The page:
Butte is a museum compared to Bozoman and may not be the town for those who demand culture. (Unless your idea of culture is photographing old mining structures). You may not be able to eat the mountains but you can eat dandelions and tree bark and that's what might be on your dinner table if you try to move here on a shoe string. Bring your job with you or wait tables, and you ain't going to pay off a nice Montana dream home with wages earned here. And if you like Mexican food and move to Butte you better like peanut butter ! Bozoman has eateries and cleaner drinking water. If you get sticker shock from house prices in those towns consider a trailer on a rez. That's what I did and I have no mortgage or rent, life is good, fish all day !
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Old 01-01-2008, 10:29 PM
 
Location: Moab, UT
21 posts, read 89,804 times
Reputation: 20
Sure the cost of living in Bozeman is high comparitevely to what it was 20 years ago. But it's really not that much more compared to other cities in the west which offer the same ammenities (ie, Missoula, Portland, Salt Lake, Boise). Bozeman has a prosperous economy, larger houses are being built to accomadate the influx of the educated with greater earning potentials. Greater medical care is available, MSU is getting the national recognition it deserves for research projects done by staff and students. The cost of smaller houses increases as young families and students move into the growing city. I understand it's hard to see it change, however those who had bought houses there at one time for $9,000 are selling now for $200,000. If the town stagnated, then what, Bozeman would go through the same grueling depression Butte did. People would have to move away to find work, jobs would be lost, businesses would shut down, drugs would tear apart even more families. So really I think the alternatives could be worse. I'm not saying embrace all the changes but maintain an open mind, the culture of the town can be maintained through the transition just as it has in the cities I listed above. Worse things can happen to a community than having it grow.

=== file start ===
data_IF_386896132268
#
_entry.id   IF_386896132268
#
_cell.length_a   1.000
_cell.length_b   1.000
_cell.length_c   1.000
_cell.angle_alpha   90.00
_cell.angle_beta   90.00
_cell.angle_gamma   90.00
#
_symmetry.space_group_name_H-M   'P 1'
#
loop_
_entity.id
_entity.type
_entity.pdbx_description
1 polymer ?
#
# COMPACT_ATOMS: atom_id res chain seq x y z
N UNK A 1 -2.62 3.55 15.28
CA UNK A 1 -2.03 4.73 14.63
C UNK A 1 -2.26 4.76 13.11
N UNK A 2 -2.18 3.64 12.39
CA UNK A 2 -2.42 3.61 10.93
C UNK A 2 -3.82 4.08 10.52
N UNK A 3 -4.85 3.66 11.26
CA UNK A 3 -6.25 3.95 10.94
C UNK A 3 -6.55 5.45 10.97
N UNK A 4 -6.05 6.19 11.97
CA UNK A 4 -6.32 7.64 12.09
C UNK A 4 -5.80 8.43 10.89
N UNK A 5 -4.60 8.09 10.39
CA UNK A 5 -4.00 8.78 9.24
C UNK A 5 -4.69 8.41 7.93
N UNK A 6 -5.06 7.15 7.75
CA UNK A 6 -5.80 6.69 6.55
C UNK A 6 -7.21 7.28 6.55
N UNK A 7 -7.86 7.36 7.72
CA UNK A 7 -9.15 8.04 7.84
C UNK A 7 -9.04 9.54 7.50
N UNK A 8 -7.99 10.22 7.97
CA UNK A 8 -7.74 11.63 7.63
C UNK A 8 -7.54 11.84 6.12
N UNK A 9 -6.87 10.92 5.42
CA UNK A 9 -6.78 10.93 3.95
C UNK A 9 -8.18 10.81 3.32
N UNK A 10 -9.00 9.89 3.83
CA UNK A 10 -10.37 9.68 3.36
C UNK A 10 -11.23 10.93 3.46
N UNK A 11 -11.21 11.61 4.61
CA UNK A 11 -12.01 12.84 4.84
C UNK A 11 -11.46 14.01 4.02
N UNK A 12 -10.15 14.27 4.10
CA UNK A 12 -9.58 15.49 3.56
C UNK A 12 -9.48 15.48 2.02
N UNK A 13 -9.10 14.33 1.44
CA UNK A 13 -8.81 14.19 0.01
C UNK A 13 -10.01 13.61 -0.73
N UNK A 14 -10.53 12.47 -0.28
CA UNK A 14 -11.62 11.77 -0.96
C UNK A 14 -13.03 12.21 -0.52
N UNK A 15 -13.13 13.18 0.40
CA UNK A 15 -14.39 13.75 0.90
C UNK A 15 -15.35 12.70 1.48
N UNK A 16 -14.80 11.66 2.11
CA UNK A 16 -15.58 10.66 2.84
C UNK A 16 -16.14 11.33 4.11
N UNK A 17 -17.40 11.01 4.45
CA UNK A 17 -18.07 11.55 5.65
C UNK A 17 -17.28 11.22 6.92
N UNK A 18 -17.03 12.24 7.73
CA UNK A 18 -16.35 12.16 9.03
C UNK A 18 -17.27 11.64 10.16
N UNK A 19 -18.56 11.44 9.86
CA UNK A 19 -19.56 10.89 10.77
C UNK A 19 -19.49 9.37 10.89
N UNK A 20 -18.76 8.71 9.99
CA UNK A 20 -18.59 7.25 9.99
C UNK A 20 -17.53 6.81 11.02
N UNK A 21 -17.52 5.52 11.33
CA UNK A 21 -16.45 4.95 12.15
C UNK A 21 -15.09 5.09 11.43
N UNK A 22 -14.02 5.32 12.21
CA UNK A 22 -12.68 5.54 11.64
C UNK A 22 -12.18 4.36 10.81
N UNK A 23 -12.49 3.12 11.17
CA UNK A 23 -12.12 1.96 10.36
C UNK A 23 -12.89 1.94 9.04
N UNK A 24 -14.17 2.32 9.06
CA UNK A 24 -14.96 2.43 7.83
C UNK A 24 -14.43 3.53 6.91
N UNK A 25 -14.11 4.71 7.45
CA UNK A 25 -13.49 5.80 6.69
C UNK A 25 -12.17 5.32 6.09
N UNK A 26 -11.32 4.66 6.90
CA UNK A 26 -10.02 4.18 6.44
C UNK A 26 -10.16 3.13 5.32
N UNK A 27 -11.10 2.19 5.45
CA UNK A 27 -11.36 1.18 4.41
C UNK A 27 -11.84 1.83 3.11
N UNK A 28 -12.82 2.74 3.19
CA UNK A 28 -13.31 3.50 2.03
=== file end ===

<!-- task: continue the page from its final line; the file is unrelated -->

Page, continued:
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Old 01-03-2008, 06:34 AM
 
Location: LEAVING CD
22,973 posts, read 24,263,138 times
Reputation: 15587
I did find it interesting while listening to the Berg radio show yesterday, he listed a bunch of new stats that show that Montana is different than most other states in that a college education earns you less money (most times quite a bit less) here than not having one and working in the trades.

It also says that K-12 school enrolment will drop seriously in the next ten years and if that prediction holds true as it has so far then people will be asked to pony up way more tax money since there'll be less from the feds in education funds.
The thing that concerns me is are we as a state going to be left with lower educated people due to the lack of wages to afford to pay back the school bills? Or, are people going to get educated here and leave to use their talents elsewhere as has happened in the past?
While this state has done just fine without the brain trained pools like CA,WA etc has, in the future we will need those to train our future generations to deal with life outside the state and the new tech that will be brought in. This is not to say that people here are dumb, quite the opposite when it comes to trades and nature but the outside world is more diverse and technical than that and we need to be ready to deal with whatever comes.

I hope this makes some sense, it's still early and I've not finished my second cup yet......